Ryan was hit by a pitch, walked twice, and was out on a fly ball to center field. He was on base three times and stranded on base all three times. Even though he didn’t score on offense, he did what he could on defense.
Laney had a few runners on base early in the game and each time they were given the sign to steal, the batter either fouled off a pitch, or put the ball in play. It seemed to work pretty well for Laney, and they were quite aggressive on the base paths. Finally there was a straight steal attempt, with the batter taking the pitch to allow for the steal of 2nd base. Ryan was ready. He received the pitch, popped to his feet with his right arm cocked to fire.
He uncoiled the throw to second base, a perfect one hop throw right on the bag. His pop time was 1.9 seconds are measured in digital video of the throw. The result was obvious. The runner was out by a lot, and was quite shocked with the outcome. That was the last straight steal attempt Laney made while Ryan was catching. Ryan made some nice stops behind the plate and played a good game.
Ryan didn’t get off the field until after 8pm, more than seven hours after they had arrived at Laney College. So, we didn’t get to see him on Friday night. Saturday morning Ryan had practice with the team. Then after grabbing some lunch together we worked out on a local high school field. He threw down to second base to work on his pop times. He also took about 60 swings, hitting only with his wood bats, to get the best feel there is in hitting. Later on, we ate dinner together and watched some college football. Once again, I was forced to say a good-bye to my son. Ryan then returned to his apartment for the night and our visit was done.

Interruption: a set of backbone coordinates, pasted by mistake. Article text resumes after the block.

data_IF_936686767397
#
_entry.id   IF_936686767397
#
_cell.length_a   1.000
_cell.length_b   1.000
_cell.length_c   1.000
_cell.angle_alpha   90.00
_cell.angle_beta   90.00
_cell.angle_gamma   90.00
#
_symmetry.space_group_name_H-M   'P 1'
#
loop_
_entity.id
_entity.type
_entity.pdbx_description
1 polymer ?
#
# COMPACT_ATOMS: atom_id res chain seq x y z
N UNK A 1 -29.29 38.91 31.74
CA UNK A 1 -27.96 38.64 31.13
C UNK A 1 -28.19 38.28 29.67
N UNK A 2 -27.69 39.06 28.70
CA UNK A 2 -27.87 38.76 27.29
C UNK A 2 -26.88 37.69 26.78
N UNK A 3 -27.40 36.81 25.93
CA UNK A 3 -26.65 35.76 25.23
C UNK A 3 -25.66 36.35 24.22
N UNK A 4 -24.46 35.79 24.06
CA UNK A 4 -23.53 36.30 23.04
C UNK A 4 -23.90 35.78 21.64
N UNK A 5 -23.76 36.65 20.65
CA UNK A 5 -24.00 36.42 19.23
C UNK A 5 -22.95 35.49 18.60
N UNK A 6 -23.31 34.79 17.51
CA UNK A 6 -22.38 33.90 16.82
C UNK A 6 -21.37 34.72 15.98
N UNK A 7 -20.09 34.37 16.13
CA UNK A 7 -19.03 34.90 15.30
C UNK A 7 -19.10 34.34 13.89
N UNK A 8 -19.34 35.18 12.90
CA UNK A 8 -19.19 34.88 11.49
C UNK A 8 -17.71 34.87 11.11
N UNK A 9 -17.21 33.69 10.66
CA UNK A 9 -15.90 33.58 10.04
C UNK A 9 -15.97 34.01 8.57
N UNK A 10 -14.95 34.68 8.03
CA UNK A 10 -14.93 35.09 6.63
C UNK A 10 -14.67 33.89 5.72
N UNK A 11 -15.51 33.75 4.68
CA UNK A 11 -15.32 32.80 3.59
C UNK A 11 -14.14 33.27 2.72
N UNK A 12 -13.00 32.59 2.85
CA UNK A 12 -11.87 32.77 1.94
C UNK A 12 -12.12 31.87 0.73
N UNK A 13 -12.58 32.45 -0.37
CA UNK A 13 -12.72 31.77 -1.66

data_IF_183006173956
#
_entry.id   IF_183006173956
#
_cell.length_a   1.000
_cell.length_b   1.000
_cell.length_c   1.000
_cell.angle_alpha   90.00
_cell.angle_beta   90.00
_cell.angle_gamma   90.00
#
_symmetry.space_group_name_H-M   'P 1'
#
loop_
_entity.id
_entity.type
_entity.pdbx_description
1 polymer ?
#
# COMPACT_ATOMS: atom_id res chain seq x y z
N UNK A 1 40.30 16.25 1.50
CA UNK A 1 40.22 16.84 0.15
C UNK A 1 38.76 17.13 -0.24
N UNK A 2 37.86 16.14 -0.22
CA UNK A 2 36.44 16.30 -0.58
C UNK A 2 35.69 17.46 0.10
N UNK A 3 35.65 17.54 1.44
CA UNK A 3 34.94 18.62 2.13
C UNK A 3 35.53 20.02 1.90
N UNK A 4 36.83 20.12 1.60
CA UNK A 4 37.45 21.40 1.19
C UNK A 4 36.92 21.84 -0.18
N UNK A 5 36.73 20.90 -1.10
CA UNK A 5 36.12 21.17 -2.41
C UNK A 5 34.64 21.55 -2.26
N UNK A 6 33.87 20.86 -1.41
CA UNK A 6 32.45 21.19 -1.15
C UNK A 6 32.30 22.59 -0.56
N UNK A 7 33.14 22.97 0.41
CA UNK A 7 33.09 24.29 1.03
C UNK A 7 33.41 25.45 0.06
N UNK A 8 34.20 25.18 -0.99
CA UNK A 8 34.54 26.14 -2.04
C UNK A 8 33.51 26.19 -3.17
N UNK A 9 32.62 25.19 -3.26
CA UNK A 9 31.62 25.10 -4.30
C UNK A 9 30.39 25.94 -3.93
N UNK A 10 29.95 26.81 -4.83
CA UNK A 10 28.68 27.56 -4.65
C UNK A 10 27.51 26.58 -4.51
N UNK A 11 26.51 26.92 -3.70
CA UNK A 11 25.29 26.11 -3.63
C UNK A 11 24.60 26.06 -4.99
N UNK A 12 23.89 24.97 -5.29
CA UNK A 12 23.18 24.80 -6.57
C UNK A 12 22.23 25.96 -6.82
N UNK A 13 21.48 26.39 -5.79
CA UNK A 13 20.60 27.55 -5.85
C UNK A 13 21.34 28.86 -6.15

Meanwhile, at around 4pm Eastern time, the snow started to fall here in Goffstown. In no time, it was snowing very hard. Almost instantly fall transformed into a winter scene. While I was on a ball field with Ryan in California, with temperatures in the mid-70’s, his younger brothers and sister were playing in the snow at home.
The kids were playing in the beautiful white snow. That’s innocent enough, right? The forecast had been upgraded, we were now set to receive 6-10 inches of snow. The kids were loving what had already fallen.